Cat Fight? Try Guppy Fight


Guppies and minnows; artwork by Hashime Murayama


Apparently it doesn’t matter what your species is:  the opposite sex causes you nothing but trouble.  The latest evidence of this sad-but-true fact comes from scientists at the University of Exeter who have published a study on female aggression in Trinidadian guppies (Poecilia reticulata).  Researchers observed and compared the behavior of a female-only guppy shoal with the behavior of a female shoal after a male had been introduced.   They discovered that female guppies were more likely to turn on one another if a male was present.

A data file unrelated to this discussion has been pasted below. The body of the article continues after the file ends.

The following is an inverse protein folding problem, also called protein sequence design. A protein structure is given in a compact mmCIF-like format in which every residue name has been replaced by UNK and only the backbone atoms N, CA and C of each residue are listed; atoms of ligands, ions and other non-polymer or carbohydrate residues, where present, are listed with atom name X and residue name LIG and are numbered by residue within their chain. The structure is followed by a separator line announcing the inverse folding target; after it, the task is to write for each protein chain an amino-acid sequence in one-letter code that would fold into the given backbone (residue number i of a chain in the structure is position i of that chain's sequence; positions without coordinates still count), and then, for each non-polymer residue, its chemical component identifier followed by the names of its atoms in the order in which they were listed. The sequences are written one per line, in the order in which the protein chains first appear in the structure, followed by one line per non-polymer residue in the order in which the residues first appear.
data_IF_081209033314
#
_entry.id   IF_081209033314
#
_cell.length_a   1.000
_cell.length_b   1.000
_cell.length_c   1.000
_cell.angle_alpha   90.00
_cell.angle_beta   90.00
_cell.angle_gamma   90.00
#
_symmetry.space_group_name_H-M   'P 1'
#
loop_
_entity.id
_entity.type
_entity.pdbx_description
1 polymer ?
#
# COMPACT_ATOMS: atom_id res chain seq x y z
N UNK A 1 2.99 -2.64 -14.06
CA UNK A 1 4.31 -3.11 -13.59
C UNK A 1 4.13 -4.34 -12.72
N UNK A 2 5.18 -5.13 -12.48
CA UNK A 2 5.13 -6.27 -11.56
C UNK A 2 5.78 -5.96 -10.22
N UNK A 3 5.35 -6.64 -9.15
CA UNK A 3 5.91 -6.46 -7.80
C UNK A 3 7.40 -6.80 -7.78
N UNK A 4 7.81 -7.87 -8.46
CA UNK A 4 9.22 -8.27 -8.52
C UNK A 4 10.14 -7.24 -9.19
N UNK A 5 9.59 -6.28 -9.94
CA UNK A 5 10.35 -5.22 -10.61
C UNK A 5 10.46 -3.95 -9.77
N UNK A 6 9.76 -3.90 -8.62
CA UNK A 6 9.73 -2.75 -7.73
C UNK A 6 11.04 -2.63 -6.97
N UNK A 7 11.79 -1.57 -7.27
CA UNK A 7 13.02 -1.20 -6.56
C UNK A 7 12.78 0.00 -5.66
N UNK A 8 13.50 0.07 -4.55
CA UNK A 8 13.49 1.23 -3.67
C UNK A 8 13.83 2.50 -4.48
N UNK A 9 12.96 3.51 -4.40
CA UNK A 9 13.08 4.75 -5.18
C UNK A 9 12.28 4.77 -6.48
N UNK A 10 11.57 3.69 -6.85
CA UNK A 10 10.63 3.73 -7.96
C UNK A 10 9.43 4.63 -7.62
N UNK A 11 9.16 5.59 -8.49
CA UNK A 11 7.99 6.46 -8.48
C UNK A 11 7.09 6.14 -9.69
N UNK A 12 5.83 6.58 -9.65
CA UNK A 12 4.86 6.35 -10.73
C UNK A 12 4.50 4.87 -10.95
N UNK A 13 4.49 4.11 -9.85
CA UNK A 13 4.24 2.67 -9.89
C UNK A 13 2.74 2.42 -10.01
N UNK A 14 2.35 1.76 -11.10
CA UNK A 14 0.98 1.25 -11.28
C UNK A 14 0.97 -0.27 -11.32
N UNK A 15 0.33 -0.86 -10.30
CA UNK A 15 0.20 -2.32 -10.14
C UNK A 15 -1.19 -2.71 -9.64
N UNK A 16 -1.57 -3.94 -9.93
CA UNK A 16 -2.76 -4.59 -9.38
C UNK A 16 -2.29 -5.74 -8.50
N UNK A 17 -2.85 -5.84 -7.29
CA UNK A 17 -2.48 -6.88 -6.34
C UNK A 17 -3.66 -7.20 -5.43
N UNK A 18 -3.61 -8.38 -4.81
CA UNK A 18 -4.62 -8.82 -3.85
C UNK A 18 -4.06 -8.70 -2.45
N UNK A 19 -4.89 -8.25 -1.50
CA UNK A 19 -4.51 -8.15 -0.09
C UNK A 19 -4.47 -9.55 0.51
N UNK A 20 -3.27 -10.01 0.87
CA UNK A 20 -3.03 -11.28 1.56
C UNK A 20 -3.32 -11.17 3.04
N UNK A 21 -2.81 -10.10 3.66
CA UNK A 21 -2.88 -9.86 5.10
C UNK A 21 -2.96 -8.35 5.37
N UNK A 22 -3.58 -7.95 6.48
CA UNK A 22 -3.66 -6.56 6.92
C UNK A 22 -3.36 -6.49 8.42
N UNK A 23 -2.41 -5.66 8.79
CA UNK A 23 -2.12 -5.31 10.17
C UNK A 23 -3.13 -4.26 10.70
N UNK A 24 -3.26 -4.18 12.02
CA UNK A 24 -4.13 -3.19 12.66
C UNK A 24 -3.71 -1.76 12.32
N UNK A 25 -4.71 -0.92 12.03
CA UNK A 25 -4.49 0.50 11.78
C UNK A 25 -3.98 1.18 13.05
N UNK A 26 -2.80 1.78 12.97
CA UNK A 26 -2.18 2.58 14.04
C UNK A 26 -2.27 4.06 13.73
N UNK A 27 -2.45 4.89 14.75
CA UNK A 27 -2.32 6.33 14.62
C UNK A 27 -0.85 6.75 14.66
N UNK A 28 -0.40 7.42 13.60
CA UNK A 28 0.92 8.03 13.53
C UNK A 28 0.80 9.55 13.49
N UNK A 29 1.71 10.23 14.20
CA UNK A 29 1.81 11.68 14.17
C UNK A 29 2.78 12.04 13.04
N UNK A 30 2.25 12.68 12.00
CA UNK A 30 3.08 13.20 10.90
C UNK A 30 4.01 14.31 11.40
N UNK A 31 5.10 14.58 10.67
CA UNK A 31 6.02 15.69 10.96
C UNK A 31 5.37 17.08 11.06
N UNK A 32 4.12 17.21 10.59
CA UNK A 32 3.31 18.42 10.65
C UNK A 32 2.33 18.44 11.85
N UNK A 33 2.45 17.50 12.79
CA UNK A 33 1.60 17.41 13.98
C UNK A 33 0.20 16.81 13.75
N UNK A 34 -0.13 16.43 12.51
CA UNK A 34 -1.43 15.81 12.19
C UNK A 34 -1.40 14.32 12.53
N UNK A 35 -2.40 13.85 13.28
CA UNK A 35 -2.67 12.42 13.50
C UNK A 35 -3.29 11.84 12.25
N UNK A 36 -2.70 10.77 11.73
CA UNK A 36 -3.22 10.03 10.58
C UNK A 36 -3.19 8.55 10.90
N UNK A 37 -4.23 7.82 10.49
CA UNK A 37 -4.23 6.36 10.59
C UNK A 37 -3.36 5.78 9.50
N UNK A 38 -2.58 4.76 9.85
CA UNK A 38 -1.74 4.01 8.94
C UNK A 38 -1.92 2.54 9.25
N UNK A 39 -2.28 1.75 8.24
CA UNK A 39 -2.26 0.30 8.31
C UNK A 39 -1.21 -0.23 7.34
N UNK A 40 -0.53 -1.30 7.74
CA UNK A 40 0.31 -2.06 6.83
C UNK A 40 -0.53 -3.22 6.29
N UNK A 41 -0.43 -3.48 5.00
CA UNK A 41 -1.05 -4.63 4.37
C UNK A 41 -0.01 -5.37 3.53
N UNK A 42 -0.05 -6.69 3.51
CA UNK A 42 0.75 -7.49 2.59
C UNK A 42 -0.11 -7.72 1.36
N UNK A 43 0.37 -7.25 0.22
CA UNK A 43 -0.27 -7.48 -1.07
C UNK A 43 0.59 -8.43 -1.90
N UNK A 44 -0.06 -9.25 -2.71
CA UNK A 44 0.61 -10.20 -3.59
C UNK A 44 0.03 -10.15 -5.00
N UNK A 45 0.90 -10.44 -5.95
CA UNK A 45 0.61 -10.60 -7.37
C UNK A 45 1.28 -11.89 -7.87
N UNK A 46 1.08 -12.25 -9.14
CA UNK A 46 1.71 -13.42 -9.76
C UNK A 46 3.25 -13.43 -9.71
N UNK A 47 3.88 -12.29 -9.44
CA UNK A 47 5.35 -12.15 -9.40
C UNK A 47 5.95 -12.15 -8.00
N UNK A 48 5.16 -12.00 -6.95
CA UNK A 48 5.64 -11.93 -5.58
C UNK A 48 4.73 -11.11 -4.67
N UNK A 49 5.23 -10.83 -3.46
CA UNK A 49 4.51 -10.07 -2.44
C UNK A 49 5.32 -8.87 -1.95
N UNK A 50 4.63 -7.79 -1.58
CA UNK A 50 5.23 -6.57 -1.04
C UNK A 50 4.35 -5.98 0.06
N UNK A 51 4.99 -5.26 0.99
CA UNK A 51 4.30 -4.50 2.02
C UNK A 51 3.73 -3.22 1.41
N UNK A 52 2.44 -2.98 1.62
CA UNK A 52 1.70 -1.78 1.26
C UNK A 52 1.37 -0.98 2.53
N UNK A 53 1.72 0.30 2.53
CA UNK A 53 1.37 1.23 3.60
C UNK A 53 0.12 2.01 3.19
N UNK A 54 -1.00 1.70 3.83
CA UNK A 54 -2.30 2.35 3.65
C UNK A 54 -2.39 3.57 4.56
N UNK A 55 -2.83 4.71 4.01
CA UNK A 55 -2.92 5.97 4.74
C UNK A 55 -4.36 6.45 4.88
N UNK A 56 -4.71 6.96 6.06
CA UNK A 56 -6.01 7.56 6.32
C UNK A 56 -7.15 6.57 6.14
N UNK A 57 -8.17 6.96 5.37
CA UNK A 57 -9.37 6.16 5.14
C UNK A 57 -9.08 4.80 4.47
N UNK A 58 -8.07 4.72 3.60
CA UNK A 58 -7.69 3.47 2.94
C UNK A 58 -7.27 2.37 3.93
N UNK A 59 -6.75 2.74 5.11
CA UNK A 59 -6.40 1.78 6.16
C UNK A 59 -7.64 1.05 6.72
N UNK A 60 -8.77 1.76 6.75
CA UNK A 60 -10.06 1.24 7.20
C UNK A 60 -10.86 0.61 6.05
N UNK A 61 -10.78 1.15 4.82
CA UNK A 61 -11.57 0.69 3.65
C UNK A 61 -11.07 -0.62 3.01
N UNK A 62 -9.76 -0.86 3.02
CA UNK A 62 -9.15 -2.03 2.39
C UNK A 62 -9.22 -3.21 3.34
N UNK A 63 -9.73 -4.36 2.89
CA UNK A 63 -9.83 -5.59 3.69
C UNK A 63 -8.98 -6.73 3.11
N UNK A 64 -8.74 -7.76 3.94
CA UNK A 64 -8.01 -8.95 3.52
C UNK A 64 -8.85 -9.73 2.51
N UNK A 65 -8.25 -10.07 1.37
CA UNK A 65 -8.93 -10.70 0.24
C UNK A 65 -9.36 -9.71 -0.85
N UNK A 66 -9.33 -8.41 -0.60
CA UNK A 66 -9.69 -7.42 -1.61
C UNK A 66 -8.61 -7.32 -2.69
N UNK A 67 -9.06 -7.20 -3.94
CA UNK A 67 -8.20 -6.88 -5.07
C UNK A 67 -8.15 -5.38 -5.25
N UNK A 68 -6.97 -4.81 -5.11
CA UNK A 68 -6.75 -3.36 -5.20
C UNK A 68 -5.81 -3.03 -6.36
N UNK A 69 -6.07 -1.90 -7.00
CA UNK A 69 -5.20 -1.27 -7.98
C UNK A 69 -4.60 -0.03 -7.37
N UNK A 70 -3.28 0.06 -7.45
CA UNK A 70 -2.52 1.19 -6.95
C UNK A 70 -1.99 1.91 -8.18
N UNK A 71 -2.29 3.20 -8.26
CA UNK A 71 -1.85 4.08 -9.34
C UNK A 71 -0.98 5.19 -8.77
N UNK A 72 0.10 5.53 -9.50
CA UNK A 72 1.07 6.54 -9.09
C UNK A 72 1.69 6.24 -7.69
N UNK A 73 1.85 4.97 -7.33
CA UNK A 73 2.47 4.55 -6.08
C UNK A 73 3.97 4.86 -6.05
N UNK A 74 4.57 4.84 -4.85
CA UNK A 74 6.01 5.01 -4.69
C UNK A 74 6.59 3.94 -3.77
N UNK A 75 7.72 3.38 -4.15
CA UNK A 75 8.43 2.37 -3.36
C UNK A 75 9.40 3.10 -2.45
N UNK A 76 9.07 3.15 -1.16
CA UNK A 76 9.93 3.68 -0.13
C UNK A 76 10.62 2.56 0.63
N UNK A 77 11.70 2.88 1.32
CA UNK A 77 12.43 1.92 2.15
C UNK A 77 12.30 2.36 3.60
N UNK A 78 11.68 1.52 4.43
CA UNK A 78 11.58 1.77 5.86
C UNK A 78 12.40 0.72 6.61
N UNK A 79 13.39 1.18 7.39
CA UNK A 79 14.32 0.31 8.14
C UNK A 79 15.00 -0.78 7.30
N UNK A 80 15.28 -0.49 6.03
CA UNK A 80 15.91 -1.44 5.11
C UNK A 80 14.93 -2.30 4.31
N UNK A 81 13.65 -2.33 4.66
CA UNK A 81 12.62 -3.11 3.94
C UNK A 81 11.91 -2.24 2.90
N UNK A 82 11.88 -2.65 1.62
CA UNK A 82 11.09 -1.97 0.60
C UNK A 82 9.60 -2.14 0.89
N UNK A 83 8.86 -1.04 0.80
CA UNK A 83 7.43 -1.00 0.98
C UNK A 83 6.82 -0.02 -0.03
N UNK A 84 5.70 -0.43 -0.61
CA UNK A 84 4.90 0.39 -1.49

Why?  Male Trinidadian guppies often harass females in order to mate with them.  Scientists believe that the time and effort spent resisting a male’s amorous advances may mean that female guppies have less time to spend getting to know one another and may interfere with their ability to form the social hierarchies that enable peaceful group interactions.

The study was published earlier this month in Biology Letters.

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Alyson Foster works in the National Geographic Library where she purchases books for the Library’s collection and assists NG staff with finding research materials.